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Driverless Cars: Do We Want Them?

June 20, 2014

By now it’s looking like the driverless car revolution is well and truly upon us – and just about inevitable, short of an unprecedented global backlash. Google is pioneering these autonomous vehicles, claiming their endless potential with regards to functionality and safety. But as the sketch of the self-driving car becomes clearer, and we begin to wrap our heads around what this will mean for society, it’s hard not to wonder whether this solves a problem or creates a new one.

As it stands, the driverless car is predicted to take the world’s roads by storm as early as 2020, making the countdown to what is viewed by skeptics as human obsoletism a short one indeed. Concepts we’ve seen of driverless vehicles appear to offer a self-driving fun station where parents and children alike can kick back with an iPad and watch, read and chat in transit. This idea of removing the human element from driving is, in one sense, astoundingly revolutionary – particularly considering the possibilities this implies. On the other side of the coin, however, there is a widespread feeling of distrust in this technology.

Admittedly, the notion of putting this immense level of trust in machines with no capacity for human judgment is a scary one – not least because of the implications. In this article, Tim Worstall addresses the question of how driverless cars will behave in road accidents – and what the frightening outcomes might include. If required to choose between driving into an obstacle or swerving out of the way, it looks like these vehicles will be forced to prioritise the life of the passenger over the life of the pedestrian, or vice versa – which is a sinister prospect when we don’t know the car’s agenda.

Legal liability is another aspect of the driverless movement still shrouded in almost total mystery. Right now drivers are, of course, liable when there’s an accident – but with no human driver to hold accountable, the question remains as to who can be made to pay the price.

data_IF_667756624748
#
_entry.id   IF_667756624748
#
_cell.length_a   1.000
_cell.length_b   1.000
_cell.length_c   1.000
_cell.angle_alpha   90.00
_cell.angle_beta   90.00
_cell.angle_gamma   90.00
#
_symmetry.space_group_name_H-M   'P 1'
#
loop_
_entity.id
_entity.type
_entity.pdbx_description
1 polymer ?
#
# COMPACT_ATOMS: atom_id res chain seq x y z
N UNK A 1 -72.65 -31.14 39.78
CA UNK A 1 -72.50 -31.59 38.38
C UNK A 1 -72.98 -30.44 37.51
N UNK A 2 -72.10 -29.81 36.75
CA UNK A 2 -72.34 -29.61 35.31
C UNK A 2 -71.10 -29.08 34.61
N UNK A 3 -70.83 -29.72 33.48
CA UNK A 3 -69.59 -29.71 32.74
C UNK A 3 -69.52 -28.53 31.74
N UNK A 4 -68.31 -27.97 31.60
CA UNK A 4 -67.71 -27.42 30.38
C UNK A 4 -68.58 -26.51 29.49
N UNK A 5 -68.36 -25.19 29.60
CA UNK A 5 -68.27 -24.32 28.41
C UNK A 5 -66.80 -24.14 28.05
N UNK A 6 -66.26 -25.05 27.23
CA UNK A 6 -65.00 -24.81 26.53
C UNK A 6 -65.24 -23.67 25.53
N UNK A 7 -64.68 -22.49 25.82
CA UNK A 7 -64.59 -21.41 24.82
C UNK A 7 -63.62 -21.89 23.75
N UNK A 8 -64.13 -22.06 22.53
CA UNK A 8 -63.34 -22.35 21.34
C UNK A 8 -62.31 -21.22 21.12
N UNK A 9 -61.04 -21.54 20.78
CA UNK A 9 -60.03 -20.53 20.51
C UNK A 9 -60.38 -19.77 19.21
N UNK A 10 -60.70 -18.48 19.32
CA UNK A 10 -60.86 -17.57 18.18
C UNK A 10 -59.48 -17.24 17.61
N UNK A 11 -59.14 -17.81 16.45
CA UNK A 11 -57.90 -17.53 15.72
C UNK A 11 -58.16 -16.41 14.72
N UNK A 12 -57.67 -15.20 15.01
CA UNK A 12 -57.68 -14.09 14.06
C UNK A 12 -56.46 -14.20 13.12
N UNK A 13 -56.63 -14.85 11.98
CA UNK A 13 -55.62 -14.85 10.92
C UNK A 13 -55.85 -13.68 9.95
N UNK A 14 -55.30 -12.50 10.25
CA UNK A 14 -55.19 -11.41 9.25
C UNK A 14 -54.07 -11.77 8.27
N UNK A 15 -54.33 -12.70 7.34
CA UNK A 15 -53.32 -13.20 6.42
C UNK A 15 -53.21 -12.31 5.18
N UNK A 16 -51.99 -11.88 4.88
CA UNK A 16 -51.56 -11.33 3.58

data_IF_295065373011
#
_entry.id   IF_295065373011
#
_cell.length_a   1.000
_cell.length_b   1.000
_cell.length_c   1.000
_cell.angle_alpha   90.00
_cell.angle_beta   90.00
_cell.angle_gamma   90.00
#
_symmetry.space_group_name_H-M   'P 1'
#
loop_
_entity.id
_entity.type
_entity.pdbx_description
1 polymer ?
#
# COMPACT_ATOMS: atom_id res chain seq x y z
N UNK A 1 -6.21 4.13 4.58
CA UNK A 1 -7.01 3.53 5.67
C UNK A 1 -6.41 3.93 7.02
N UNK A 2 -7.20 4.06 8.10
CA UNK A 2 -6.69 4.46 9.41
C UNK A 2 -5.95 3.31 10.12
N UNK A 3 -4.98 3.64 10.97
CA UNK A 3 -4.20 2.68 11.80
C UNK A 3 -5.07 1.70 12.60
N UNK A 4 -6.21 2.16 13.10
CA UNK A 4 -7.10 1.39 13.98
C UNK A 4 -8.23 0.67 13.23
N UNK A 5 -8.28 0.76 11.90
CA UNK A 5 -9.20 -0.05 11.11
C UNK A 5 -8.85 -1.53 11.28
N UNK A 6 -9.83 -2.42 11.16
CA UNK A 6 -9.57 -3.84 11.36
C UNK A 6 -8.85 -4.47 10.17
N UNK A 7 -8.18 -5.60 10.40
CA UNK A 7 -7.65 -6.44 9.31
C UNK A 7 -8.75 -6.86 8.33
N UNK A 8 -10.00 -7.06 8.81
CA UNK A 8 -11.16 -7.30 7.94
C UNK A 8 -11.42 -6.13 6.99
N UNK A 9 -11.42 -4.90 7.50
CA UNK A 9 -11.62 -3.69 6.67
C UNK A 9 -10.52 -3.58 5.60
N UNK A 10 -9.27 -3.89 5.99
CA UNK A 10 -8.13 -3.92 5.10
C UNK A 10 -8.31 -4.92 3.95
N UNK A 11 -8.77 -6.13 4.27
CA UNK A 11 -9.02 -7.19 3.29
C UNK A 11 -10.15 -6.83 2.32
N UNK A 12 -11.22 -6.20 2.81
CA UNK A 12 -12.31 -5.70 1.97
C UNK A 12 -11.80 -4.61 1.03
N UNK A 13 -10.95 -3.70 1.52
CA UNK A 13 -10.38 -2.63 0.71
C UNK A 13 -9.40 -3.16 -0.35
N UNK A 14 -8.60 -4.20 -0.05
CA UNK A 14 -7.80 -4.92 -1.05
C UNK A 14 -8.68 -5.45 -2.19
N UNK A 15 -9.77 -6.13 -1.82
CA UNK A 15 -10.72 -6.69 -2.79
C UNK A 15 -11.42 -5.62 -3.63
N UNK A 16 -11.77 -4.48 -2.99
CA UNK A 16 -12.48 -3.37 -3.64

It’s undeniable, however, that these self-driving cars offer a host of legitimate and substantial benefits. Delivery services would no longer require human drivers – with automakers able to design these vehicles minut seats and headroom, and all electric. Better yet, these cars offer a chance for elderly citizens to get around when they’re too old to drive. By 2030, over 20% of the UK population will be over 65, and self-driving cars offer an elegant solution to mobility for the elderly. These are benefits that can’t be overlooked, even in the face of many details which are still admittedly sketchy.

So the bottom line is this: driverless cars are a ground-breaking innovation for the motoring world – but not without many potential dangers and obstacles. We’ll have to wait and see how this thing unfolds as we roll closer and closer to D-Day 2020 – and whether there will still be a place for human drivers once these talented robots are finally equipped to take over.

If you want something you can drive yourself, the Car Loan Warehouse can help with that. We’ve got a range of car financing options available to suit any budget – and we work with dealers and lenders to find you the best possible match. Know what you want? Try our car loan calculator to find your rate, or apply now to get this show on the road.

About The Author

Jon Le Roux is co-founder and company director of The Car Loan Warehouse. Being a mad engineering and motorsport enthusiast, I spend more hours than is healthy, watching, reading or talking about cars, boats, motorbikes…..basically anything with an engine.